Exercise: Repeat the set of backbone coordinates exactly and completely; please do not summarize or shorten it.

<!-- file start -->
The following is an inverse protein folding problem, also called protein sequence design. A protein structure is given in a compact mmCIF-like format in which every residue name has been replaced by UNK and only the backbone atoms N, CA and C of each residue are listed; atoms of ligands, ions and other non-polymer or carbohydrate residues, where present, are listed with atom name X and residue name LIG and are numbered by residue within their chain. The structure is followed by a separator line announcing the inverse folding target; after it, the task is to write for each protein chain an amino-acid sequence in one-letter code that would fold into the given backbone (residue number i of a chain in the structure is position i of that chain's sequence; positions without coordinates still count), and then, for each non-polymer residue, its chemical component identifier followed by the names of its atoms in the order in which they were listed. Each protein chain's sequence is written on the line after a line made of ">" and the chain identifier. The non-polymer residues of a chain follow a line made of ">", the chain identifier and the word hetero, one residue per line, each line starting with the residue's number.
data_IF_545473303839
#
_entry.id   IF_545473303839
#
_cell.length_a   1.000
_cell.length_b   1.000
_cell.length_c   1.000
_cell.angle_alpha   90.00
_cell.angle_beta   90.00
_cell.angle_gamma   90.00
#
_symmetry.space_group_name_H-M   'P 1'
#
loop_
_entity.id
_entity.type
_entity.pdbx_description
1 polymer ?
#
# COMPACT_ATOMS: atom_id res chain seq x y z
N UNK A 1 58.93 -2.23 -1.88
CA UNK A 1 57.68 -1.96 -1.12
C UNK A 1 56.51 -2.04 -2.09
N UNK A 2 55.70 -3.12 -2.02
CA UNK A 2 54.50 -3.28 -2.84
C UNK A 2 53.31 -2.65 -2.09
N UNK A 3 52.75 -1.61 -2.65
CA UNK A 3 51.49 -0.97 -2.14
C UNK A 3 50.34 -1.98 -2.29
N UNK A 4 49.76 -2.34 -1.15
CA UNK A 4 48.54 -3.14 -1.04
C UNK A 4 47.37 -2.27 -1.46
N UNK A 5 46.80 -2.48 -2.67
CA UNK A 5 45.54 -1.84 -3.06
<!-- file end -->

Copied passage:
The following is an inverse protein folding problem, also called protein sequence design. A protein structure is given in a compact mmCIF-like format in which every residue name has been replaced by UNK and only the backbone atoms N, CA and C of each residue are listed; atoms of ligands, ions and other non-polymer or carbohydrate residues, where present, are listed with atom name X and residue name LIG and are numbered by residue within their chain. The structure is followed by a separator line announcing the inverse folding target; after it, the task is to write for each protein chain an amino-acid sequence in one-letter code that would fold into the given backbone (residue number i of a chain in the structure is position i of that chain's sequence; positions without coordinates still count), and then, for each non-polymer residue, its chemical component identifier followed by the names of its atoms in the order in which they were listed. Each protein chain's sequence is written on the line after a line made of ">" and the chain identifier. The non-polymer residues of a chain follow a line made of ">", the chain identifier and the word hetero, one residue per line, each line starting with the residue's number.
data_IF_545473303839
#
_entry.id   IF_545473303839
#
_cell.length_a   1.000
_cell.length_b   1.000
_cell.length_c   1.000
_cell.angle_alpha   90.00
_cell.angle_beta   90.00
_cell.angle_gamma   90.00
#
_symmetry.space_group_name_H-M   'P 1'
#
loop_
_entity.id
_entity.type
_entity.pdbx_description
1 polymer ?
#
# COMPACT_ATOMS: atom_id res chain seq x y z
N UNK A 1 58.93 -2.23 -1.88
CA UNK A 1 57.68 -1.96 -1.12
C UNK A 1 56.51 -2.04 -2.09
N UNK A 2 55.70 -3.12 -2.02
CA UNK A 2 54.50 -3.28 -2.84
C UNK A 2 53.31 -2.65 -2.09
N UNK A 3 52.75 -1.61 -2.65
CA UNK A 3 51.49 -0.97 -2.14
C UNK A 3 50.34 -1.98 -2.29
N UNK A 4 49.76 -2.34 -1.15
CA UNK A 4 48.54 -3.14 -1.04
C UNK A 4 47.37 -2.27 -1.46
N UNK A 5 46.80 -2.48 -2.67
CA UNK A 5 45.54 -1.84 -3.06